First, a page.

Clashes between Turkish soldiers and Kurdish militants have left at least 26 people dead in fighting at three army outposts in Hakkari province, near the country's mountainous border with Iraq.
Militants of the Kurdistan Workers Party (PKK), which is considered a terrorist organisation in Turkey, the European Union and the United States, launched a simultaneous attack on a local military post in Daglica village.
Eight Turkish soldiers and 18 PKK fighters were killed in the attack.
The latest development came as Turkey is renewing efforts to relieve the oppression of Kurdish minorities, a conflict that has began in 1984 when the outlawed group began seeking a separate homeland for Turkey's ethnic Kurdish minorities.
Signalling an end to decades of discrimination, Prime Minister Recep Tayyip Erdogan announced that the Kurdish language will be taught in public schools as an elective subject.
"If enough students come together, Kurdish can be taken as an elective lesson. It will be taught and it will be learned," Erdogan said, adding it was an "historic step".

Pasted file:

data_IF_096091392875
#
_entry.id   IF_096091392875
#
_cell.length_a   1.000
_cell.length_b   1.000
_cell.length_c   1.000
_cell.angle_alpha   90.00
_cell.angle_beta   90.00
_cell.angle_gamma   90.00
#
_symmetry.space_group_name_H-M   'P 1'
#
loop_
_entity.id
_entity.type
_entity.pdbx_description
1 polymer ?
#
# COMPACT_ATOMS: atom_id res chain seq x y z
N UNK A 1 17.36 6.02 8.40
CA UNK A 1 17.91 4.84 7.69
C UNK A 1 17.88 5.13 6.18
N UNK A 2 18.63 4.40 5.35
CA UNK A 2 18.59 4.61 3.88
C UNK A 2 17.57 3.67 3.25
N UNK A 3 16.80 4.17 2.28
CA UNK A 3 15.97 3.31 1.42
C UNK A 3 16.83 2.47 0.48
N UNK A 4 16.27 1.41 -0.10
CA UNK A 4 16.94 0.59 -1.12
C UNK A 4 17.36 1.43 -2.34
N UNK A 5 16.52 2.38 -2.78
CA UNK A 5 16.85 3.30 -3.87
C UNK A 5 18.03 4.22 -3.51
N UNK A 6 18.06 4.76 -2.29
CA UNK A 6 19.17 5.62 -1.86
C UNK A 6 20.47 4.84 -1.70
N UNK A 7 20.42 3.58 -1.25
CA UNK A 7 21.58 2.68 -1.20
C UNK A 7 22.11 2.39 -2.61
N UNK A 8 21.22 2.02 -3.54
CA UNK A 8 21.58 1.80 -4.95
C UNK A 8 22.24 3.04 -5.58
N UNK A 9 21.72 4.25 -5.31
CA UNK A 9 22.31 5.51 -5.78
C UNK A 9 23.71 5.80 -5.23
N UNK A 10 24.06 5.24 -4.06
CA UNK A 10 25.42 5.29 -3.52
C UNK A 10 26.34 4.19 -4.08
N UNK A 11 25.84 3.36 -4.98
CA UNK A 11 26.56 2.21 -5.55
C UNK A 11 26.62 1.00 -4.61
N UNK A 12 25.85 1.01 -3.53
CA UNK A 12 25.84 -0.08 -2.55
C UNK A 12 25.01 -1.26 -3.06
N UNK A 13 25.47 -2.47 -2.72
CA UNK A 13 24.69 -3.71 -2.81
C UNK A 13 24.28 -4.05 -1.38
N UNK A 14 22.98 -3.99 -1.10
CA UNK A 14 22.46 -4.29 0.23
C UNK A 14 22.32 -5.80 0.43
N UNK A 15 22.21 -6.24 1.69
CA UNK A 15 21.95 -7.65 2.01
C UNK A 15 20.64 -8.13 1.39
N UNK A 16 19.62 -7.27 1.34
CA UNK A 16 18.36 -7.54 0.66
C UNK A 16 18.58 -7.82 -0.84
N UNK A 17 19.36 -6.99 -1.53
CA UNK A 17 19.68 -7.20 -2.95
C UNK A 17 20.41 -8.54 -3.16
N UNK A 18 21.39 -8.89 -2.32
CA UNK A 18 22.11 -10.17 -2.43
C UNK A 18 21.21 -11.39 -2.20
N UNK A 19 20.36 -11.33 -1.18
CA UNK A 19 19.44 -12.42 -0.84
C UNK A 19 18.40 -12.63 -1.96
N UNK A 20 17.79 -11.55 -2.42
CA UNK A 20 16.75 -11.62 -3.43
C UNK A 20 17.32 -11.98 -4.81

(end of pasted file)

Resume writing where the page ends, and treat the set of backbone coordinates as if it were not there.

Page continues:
Deputy prime minister Bulent Arinc raised the possibility that jailed PKK leader Abdullah Öcalan could be moved from the heavily guarded prison island where he is being held in isolation.
Following the recent surge in violence, president Abdullah Gul convened an extraordinary security summit.
"I curse this treacherous attack," he said in a statement. "The terrorist group wants to sabotage the atmosphere of trust and stability and is continuing its inhumane bloody attacks."
Erdogan urged the PKK to disarm.
"No one should ever make terrorism an issue of bargaining," he said at the G20 summit in Mexico. "There is only one thing to be done and that's for the terrorists to lay down their arms."
Selahattin Demirtas, head of the pro-Kurdish Peace and Democracy Party (BDP) agreed with Erdogan.
"The PKK should stop all kinds of armed activity," Demirtas said. "The government should also halt [military] operations. Let them give a political solution a chance.
"This war must end. The deaths must stop. We can't stand by and watch the youngsters kill each other," he added.
PKK attacks are likely to intensify over the summer, as milder weather in the mountainous southeast of the country make it easier to launch attacks.
The International Crisis Group (ICC) said the rising number of deaths make the past year the most deadly since 1992.
"According to our calculations, more than 500 people have been killed since last summer," Hugh Pope, Turkey/Cyprus project director for the ICG, told the Wall Street Journal. "We can say it has been the most violent year since the [PKK leader] Abdullah Öcalan was captured in 1999."